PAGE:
Gnomes are big on folklore. Some have learned human script, and human folklorists (starting around 2500 AUC) have recorded gnomic tales, but for the most part gnomes are illiterate. The big exception is the position of notary. This is the educated person in a vill, a position mainly hereditary, who records transactions on behalf of the vill. This is a peculiar shorthand, a patois of dwarvish and human terms connected specifically with business.
The traditional gnome economy was based primarily on agriculture, strongly supplemented by handicrafts. They grew their own food in kitchen gardens and tended their own livestock (mainly goats, geese), while also working the fields of their allies–the gnomic term; most would use the word “master.”
The handicrafts are the real hallmark of traditional gnome economic activity. Their particular skill was in what humans call joinery–wood work crafted without the use of nails to join the wood. They made marvelous boxes, chests, armoires, and carvings large and small.
Gnomes also excelled at small-scale metal work such as tableware, and most famously their locks. A gnome could fashion a lock that could be opened only by a particular person. Or perhaps by a sprite. Gnome goldsmiths and silversmiths were widely sought after as a less-expensive alternative to dwarf work.
Starting around 2400 AUC there began the putting-out system (Verlagssystem). Human merchants bought wool from large-scale growers and put the wool out to gnomic vills to be spun into cloth. They took the raw cloth back to cities to be fulled, dyed and sold. In what would later be regarded as cruel exploitation, the gnomes were themselves shepherds to those very same flocks. That is, they never owned the means of production.
The Verlagssystem was cruel also in that it utterly disrupted gnomic economy, making them dependent upon the human merchants. Once a vill was dependent upon spinning, handicrafts diminished until by the 28th century they were all but completely lost. With the Steam Age, the wool trade was utterly transformed, leaving the gnomes almost without recourse. Their traditional vill-based society collapsed. Many moved to the burgeoning cities, where they suffered terrible injustices. Some became buffoons, adorning the courts of nobles and the parlors of the wealthy bourgeoisie for their amusement. Many became drunkards and drug addicts. Others became artists, which did not preclude drugs and alcohol. Still others became gardeners, and an element of stability was found in that trade.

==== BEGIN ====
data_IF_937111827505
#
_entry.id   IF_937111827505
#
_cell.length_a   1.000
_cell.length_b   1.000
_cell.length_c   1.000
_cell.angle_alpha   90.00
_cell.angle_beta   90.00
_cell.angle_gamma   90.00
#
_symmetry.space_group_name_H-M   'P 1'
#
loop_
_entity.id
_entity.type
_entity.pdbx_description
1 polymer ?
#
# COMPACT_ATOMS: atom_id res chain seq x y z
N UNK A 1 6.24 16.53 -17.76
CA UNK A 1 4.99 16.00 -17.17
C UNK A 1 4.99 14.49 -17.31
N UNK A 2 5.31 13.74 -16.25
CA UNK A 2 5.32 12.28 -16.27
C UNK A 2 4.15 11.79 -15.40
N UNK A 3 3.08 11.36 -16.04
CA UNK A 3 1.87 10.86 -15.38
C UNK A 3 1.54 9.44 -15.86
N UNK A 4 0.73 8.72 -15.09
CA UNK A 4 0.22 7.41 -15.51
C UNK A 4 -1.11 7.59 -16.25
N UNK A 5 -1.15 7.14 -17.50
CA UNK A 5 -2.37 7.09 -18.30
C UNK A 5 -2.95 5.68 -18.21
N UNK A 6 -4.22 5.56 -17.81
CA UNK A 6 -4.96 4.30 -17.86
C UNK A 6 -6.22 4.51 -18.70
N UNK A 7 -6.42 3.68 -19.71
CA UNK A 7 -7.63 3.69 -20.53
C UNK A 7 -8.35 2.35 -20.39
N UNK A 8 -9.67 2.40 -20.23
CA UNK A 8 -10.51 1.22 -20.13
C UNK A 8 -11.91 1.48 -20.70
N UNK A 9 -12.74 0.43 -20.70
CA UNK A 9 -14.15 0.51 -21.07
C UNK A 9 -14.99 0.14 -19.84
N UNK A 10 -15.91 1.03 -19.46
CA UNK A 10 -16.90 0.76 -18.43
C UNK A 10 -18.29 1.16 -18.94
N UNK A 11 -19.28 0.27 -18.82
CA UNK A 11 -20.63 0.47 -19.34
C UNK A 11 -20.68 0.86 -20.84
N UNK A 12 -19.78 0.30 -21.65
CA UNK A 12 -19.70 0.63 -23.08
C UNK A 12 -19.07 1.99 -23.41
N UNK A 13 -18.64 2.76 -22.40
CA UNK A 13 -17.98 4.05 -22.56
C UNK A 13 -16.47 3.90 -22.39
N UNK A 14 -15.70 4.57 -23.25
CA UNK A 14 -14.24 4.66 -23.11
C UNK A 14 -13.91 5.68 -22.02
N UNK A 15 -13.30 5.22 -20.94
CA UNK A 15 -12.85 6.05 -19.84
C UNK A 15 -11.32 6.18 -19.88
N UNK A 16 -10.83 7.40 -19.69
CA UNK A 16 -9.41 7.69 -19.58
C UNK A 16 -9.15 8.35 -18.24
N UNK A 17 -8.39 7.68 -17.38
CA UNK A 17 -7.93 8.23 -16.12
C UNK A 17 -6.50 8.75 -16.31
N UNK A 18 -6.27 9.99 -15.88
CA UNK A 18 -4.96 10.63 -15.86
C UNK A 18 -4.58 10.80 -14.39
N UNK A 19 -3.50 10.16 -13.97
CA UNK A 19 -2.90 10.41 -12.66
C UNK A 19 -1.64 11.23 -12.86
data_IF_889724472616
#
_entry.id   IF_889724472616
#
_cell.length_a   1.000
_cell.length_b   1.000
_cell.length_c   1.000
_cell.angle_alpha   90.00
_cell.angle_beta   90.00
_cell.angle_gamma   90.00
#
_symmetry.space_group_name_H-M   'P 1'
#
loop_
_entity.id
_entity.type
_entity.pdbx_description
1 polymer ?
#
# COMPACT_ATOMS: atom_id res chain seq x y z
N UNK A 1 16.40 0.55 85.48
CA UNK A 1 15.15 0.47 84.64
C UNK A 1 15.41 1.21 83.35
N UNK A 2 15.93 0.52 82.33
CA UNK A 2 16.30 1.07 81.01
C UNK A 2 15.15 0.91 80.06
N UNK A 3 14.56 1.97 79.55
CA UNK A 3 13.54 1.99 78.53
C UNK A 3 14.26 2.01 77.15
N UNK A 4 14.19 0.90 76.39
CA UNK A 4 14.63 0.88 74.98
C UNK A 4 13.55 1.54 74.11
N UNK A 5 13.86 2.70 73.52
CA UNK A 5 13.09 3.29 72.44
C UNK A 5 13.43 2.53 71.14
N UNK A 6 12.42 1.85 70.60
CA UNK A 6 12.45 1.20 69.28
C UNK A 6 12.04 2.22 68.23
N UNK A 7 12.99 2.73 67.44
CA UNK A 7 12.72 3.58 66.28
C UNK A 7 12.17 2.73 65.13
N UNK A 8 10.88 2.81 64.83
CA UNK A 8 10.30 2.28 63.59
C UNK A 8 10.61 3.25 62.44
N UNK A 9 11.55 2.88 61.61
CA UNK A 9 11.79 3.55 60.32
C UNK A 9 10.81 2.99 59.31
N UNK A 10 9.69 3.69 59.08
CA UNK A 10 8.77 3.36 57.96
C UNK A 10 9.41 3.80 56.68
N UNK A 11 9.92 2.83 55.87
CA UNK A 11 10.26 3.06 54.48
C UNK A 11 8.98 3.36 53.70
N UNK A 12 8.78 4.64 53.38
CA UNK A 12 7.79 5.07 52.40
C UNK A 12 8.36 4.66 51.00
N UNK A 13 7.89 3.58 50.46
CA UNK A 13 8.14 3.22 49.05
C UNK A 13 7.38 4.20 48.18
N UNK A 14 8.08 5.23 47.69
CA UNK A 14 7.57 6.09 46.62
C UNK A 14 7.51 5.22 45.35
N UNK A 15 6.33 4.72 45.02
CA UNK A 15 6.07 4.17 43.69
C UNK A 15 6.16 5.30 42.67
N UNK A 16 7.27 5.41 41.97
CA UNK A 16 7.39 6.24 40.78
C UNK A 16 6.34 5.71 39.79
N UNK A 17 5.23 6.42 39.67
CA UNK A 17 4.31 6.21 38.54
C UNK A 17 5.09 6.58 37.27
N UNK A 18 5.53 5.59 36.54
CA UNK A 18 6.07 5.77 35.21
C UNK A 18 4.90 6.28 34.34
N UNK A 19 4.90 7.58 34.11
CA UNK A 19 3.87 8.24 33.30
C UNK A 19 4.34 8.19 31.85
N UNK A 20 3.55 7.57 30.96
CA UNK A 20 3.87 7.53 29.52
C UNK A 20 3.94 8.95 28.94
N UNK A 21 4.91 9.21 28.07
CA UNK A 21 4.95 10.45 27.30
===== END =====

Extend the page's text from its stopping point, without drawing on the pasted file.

But traditional gnomic society was gone forever, a victim of economic “progress.”
Gnomes are a people predisposed to service. They do not do well on their own, and flourish when they serve others. This came about from a long history of service with dwarves, going all that way back to the Second World and reinforced during the Long Dig.
Originally, they were like serfs. They farmed and produced goods, giving a portion to their lords in exchange for protection. There’s fairly strong evidence that they came up with the dwarves and that this was the relationship during the Long Dig.
Having no written language of their own, and being taken for granted by the other nations, gnome history virtually does not exist. Modern scholars have had to rely on the tools of archeology to reconstruct even the vaguest outlines of a history.
That gnomes arrived alongside dwarves was for centuries no more than an assumption or tradition. Modern archeology has been able to find no evidence of gnomic settlements before the 13th century, though scholars point out that the absence of evidence is not a sufficient argument. Even so, the presumption is widely accepted and has never been seriously challenged.